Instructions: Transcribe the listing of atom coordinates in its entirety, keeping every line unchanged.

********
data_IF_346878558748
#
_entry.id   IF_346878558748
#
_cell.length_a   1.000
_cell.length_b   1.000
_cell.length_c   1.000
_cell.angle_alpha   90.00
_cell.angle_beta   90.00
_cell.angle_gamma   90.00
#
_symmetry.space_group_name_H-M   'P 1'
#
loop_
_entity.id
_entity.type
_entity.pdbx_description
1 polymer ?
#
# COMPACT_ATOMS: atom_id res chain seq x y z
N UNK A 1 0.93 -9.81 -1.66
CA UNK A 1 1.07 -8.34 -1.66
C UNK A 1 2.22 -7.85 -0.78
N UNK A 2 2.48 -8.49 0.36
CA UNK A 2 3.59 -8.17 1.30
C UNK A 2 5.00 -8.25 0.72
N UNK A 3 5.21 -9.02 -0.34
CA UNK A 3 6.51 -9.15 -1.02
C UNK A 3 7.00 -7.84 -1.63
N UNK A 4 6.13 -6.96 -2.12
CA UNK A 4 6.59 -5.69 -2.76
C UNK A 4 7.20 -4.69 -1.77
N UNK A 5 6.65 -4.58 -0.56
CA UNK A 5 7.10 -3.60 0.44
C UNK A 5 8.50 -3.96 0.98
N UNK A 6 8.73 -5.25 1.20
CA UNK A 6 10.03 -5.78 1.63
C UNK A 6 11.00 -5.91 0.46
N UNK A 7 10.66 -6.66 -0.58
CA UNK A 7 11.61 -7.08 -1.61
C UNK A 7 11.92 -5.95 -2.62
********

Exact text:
data_IF_346878558748
#
_entry.id   IF_346878558748
#
_cell.length_a   1.000
_cell.length_b   1.000
_cell.length_c   1.000
_cell.angle_alpha   90.00
_cell.angle_beta   90.00
_cell.angle_gamma   90.00
#
_symmetry.space_group_name_H-M   'P 1'
#
loop_
_entity.id
_entity.type
_entity.pdbx_description
1 polymer ?
#
# COMPACT_ATOMS: atom_id res chain seq x y z
N UNK A 1 0.93 -9.81 -1.66
CA UNK A 1 1.07 -8.34 -1.66
C UNK A 1 2.22 -7.85 -0.78
N UNK A 2 2.48 -8.49 0.36
CA UNK A 2 3.59 -8.17 1.30
C UNK A 2 5.00 -8.25 0.72
N UNK A 3 5.21 -9.02 -0.34
CA UNK A 3 6.51 -9.15 -1.02
C UNK A 3 7.00 -7.84 -1.63
N UNK A 4 6.13 -6.96 -2.12
CA UNK A 4 6.59 -5.69 -2.76
C UNK A 4 7.20 -4.69 -1.77
N UNK A 5 6.65 -4.58 -0.56
CA UNK A 5 7.10 -3.60 0.44
C UNK A 5 8.50 -3.96 0.98
N UNK A 6 8.73 -5.25 1.20
CA UNK A 6 10.03 -5.78 1.63
C UNK A 6 11.00 -5.91 0.46
N UNK A 7 10.66 -6.66 -0.58
CA UNK A 7 11.61 -7.08 -1.61
C UNK A 7 11.92 -5.95 -2.62